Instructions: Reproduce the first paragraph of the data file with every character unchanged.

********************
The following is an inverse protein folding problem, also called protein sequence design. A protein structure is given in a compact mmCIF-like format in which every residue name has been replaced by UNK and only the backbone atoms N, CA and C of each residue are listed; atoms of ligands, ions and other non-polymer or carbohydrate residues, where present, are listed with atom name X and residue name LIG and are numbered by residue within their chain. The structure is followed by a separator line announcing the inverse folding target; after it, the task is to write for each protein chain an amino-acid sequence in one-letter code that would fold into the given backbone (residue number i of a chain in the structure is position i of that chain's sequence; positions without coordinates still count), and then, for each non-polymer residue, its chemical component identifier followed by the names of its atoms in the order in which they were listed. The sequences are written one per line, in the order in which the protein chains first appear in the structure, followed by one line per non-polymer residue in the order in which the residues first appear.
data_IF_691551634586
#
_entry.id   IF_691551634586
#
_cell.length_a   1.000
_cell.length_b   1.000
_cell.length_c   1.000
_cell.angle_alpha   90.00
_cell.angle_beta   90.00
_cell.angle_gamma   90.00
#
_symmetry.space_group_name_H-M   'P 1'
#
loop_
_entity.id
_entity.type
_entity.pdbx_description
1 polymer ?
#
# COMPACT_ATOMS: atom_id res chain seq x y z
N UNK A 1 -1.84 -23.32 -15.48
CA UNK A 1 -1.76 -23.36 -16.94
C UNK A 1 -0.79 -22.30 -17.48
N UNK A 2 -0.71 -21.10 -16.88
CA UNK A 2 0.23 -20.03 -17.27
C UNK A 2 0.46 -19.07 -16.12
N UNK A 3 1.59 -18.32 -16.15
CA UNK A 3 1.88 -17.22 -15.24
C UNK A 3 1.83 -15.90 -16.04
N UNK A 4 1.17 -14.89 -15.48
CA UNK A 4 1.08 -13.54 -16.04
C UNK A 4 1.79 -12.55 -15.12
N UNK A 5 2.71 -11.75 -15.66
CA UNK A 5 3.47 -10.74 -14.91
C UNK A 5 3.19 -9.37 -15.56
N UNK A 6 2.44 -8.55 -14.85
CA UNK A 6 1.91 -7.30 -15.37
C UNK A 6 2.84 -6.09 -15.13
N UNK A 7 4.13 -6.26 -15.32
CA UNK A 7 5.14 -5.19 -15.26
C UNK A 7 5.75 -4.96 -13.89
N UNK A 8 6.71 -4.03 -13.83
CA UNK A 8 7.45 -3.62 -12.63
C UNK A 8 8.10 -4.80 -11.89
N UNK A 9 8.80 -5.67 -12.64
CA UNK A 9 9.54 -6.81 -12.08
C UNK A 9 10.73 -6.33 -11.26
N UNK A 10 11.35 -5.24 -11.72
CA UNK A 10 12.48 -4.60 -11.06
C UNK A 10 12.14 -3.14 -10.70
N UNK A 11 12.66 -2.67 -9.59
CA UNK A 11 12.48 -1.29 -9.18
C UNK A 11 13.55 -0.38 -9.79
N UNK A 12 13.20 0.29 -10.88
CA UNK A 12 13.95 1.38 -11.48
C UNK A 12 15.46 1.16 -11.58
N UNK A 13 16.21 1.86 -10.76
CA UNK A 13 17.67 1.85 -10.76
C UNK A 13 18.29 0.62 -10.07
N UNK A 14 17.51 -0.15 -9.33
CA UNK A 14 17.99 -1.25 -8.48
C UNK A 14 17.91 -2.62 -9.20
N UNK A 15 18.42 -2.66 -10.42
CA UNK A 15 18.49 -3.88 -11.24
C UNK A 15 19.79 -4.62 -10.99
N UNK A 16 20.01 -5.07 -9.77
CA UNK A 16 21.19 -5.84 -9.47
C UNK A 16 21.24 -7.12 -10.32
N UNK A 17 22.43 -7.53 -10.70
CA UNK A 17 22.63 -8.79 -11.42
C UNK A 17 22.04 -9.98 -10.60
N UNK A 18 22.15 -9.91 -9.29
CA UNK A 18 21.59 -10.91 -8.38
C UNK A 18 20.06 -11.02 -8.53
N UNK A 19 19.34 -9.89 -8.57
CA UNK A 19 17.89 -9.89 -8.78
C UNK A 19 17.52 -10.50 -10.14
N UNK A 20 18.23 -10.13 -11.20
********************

The following is an inverse protein folding problem, also called protein sequence design. A protein structure is given in a compact mmCIF-like format in which every residue name has been replaced by UNK and only the backbone atoms N, CA and C of each residue are listed; atoms of ligands, ions and other non-polymer or carbohydrate residues, where present, are listed with atom name X and residue name LIG and are numbered by residue within their chain. The structure is followed by a separator line announcing the inverse folding target; after it, the task is to write for each protein chain an amino-acid sequence in one-letter code that would fold into the given backbone (residue number i of a chain in the structure is position i of that chain's sequence; positions without coordinates still count), and then, for each non-polymer residue, its chemical component identifier followed by the names of its atoms in the order in which they were listed. The sequences are written one per line, in the order in which the protein chains first appear in the structure, followed by one line per non-polymer residue in the order in which the residues first appear.